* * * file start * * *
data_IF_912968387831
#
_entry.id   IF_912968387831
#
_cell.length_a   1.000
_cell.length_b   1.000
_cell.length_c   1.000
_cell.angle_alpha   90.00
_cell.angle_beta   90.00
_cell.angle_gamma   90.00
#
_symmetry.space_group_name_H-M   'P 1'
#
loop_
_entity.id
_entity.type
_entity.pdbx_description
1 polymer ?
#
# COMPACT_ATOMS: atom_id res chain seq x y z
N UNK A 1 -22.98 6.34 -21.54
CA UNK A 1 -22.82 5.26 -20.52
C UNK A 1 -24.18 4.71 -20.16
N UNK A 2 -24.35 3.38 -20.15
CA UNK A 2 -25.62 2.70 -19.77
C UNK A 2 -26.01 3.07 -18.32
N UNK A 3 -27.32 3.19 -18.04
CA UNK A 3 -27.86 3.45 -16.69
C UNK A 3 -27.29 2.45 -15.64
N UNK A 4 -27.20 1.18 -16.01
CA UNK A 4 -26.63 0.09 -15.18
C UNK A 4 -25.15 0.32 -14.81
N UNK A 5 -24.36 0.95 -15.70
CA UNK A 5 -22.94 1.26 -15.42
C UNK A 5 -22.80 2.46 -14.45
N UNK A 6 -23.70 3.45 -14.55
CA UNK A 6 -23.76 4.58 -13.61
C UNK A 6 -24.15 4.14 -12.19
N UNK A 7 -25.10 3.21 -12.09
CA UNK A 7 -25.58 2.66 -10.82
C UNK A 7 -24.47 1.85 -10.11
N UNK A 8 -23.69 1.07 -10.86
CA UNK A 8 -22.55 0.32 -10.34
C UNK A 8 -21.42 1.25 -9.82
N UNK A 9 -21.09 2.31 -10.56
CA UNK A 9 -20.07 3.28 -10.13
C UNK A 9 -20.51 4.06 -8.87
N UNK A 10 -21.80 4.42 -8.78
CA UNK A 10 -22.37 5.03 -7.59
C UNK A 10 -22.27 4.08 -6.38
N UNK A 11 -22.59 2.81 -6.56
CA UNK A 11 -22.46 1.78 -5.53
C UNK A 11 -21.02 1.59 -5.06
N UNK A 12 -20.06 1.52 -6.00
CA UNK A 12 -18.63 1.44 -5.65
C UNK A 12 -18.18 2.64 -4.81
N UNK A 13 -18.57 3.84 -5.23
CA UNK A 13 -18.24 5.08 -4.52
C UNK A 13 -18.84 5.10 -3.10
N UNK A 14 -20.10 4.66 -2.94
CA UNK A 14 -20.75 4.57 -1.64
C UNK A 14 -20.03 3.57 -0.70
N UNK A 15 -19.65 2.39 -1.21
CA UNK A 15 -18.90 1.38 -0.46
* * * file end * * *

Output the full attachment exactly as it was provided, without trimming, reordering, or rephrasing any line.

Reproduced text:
data_IF_912968387831
#
_entry.id   IF_912968387831
#
_cell.length_a   1.000
_cell.length_b   1.000
_cell.length_c   1.000
_cell.angle_alpha   90.00
_cell.angle_beta   90.00
_cell.angle_gamma   90.00
#
_symmetry.space_group_name_H-M   'P 1'
#
loop_
_entity.id
_entity.type
_entity.pdbx_description
1 polymer ?
#
# COMPACT_ATOMS: atom_id res chain seq x y z
N UNK A 1 -22.98 6.34 -21.54
CA UNK A 1 -22.82 5.26 -20.52
C UNK A 1 -24.18 4.71 -20.16
N UNK A 2 -24.35 3.38 -20.15
CA UNK A 2 -25.62 2.70 -19.77
C UNK A 2 -26.01 3.07 -18.32
N UNK A 3 -27.32 3.19 -18.04
CA UNK A 3 -27.86 3.45 -16.69
C UNK A 3 -27.29 2.45 -15.64
N UNK A 4 -27.20 1.18 -16.01
CA UNK A 4 -26.63 0.09 -15.18
C UNK A 4 -25.15 0.32 -14.81
N UNK A 5 -24.36 0.95 -15.70
CA UNK A 5 -22.94 1.26 -15.42
C UNK A 5 -22.80 2.46 -14.45
N UNK A 6 -23.70 3.45 -14.55
CA UNK A 6 -23.76 4.58 -13.61
C UNK A 6 -24.15 4.14 -12.19
N UNK A 7 -25.10 3.21 -12.09
CA UNK A 7 -25.58 2.66 -10.82
C UNK A 7 -24.47 1.85 -10.11
N UNK A 8 -23.69 1.07 -10.86
CA UNK A 8 -22.55 0.32 -10.34
C UNK A 8 -21.42 1.25 -9.82
N UNK A 9 -21.09 2.31 -10.56
CA UNK A 9 -20.07 3.28 -10.13
C UNK A 9 -20.51 4.06 -8.87
N UNK A 10 -21.80 4.42 -8.78
CA UNK A 10 -22.37 5.03 -7.59
C UNK A 10 -22.27 4.08 -6.38
N UNK A 11 -22.59 2.81 -6.56
CA UNK A 11 -22.46 1.78 -5.53
C UNK A 11 -21.02 1.59 -5.06
N UNK A 12 -20.06 1.52 -6.00
CA UNK A 12 -18.63 1.44 -5.65
C UNK A 12 -18.18 2.64 -4.81
N UNK A 13 -18.57 3.84 -5.23
CA UNK A 13 -18.24 5.08 -4.52
C UNK A 13 -18.84 5.10 -3.10
N UNK A 14 -20.10 4.66 -2.94
CA UNK A 14 -20.75 4.57 -1.64
C UNK A 14 -20.03 3.57 -0.70
N UNK A 15 -19.65 2.39 -1.21
CA UNK A 15 -18.90 1.38 -0.46